Unlike solar eclipse enthusiasts, Bruce and I did not book our travels because of the solar eclipse.  People had been talking about the upcoming solar eclipse for months—even years!  There was even a non-swimming related thread on the U.S. Masters Swimming Discussion Forums (of which I am a member) about the eclipse and where the best place would be to see it.  There were swimmers I knew who traveled out of state just so they could see the eclipse.  Me and Bruce?  No.  I hadn’t paid much attention to the discussion, and we didn’t even know when the eclipse was going to be when we booked our three-week Mississippi River cruise aboard the American Queen.

It wasn’t until we were already on board that Bruce and I realized we would be in one of the best places in the country to view the eclipse in its totality.  There was even a special premium excursion, “American Astronomy:  A Solar Eclipse Tour,” passengers could book for August 21, 2017, the day we were docked in Alton, Illinois.  Us?  No, we gave it a miss in favor of taking the included tour into St. Louis, for the morning.  We figured we would catch the eclipse when we returned to the ship for the afternoon (Although, we never bothered purchasing viewing glasses, so we wouldn’t be able to view it).

As it turned out, the riverside casino, Argosy Alton, was sponsoring an eclipse viewing party at the park adjacent to where the ship was tied up.  I happened to notice a little note posted on the purser’s desk counter about it with a mention that free viewing glasses would be handed out to the first 300 people in attendance, beginning at 11:30 am.

Filing that tidbit of news away in my memory bank, off we went to “see” St. Louis.  (Seriously.  How much can you really see of a city on a morning bus tour?)  I’m not a fan of bus tours, because you can’t experience a place in such a short period of time.  That, my friends, goes without saying, though.  I could write an entire BOOK on the topic!  Suffice it to say that shooting pictures out the bus window is definitely not my cup of tea, nor is getting off the bus for a few minutes to shoot a few more pictures.  Having said that, we thought it was better to see something of St. Louis than nothing at all; so, the following pictures (shot out the bus window and otherwise) are what we saw of St. Louis:








Budweiser Clydesdales


As the bus returned to Alton, I surveyed the meager crowd at the riverside park that began to gather for the solar eclipse viewing party.  Quick calculations made by gazing out the bus window led me to declare upon disembarkation, “Screw having lunch.  I’m going to find those free viewing glasses!”  Ignoring Bruce’s protests, off I went in search of those eclipse peepers while Bruce mumbled behind me.  It was hot out, and neither of us wanted to hang out in the park; however, I wasn’t going to let this opportunity pass me by.  The eclipse was going to happen, so we may as well be able to view it safely!

Glasses in hand, and a grateful “Thanks!” to the Argosy Alton employees who so graciously dispensed them, we returned to the ship, ate lunch, and waited out on deck.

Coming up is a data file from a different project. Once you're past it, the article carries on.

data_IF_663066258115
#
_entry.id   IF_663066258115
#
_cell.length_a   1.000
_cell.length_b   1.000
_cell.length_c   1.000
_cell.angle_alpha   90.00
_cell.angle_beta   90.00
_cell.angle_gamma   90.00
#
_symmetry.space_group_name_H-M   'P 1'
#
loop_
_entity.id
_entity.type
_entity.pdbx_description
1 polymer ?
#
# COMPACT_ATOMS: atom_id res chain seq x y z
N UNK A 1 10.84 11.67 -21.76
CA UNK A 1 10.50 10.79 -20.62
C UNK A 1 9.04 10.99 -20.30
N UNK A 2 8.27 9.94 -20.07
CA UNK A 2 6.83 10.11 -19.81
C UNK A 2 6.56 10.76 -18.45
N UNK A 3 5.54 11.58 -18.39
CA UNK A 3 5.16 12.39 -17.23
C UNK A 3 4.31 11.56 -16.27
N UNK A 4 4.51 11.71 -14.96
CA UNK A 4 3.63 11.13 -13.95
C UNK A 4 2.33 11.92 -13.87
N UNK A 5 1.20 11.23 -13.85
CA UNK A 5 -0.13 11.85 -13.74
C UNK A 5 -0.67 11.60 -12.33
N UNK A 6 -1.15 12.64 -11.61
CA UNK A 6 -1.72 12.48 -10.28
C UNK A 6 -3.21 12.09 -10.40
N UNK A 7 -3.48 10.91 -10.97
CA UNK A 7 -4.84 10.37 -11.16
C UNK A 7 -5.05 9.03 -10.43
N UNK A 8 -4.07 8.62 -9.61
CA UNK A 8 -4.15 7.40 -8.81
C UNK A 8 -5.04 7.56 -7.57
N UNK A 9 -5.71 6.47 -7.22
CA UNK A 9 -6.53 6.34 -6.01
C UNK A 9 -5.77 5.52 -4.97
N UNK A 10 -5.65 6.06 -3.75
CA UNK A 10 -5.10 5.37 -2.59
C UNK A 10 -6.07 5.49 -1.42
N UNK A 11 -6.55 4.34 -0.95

As the eclipse began, I noticed clouds gathering on the horizon.  Then, the clouds got closer… and darker… and, then the race was on.  Would we witness a total eclipse of the sun by the moon, or would the eclipse get obliterated by a rain storm?



We watched and waited.  Then, I came up with an idea and shifted my focus away from the impending gloom.  How about photographing the eclipse by covering the small lens of my Panasonic Lumix with the eclipse viewing glasses?  I couldn’t safely look up at the sun without my glasses; however, I could guess at the angle, shoot, review the shot, and try again if I missed!  Wash, rinse, repeat!  Yeah, there were a lot of misses; however, I did manage to get a few shots, too.  That’s the nice thing about shooting digital (rather than film, like the “old days”); it doesn’t cost anything to make a bunch of mistakes, and try again!




Bruce’s last look at the total eclipse as the Argosy neon lights turned on, and the storm grew near



Pleased that I captured a few photos, I returned to viewing the eclipse—and watching the clouds roll in.  It was an eerie site, difficult to describe—and, even harder to capture accurately in a photograph.  When the eclipse reached totality—or 99.7% in Alton, according to local experts—the ambient light took on a strange hue.  Between the eclipse and the impending rain storm, it was the strangest feeling.  After the crowd at the park cheered enthusiastically at totality, the nearby Argosy Alton Casino neon lights turned on, the wind kicked up, and a huge cloud passed in front of the sun, obliterating it for less than a minute.  Soon after, it got very windy, the storm blew in, and it began to thunder, lightning, and rain.  We got to see totality just in in the nick of time.  Between the “ooh’s” and “ahhh’s” (and, me poking Bruce with a snarky, “Aren’t you glad NOW that we got these viewing glasses?”); in retrospect, Bruce and I realized we couldn’t have planned it better if we had tried.  August 21, 2017 was a day to remember for a very long time.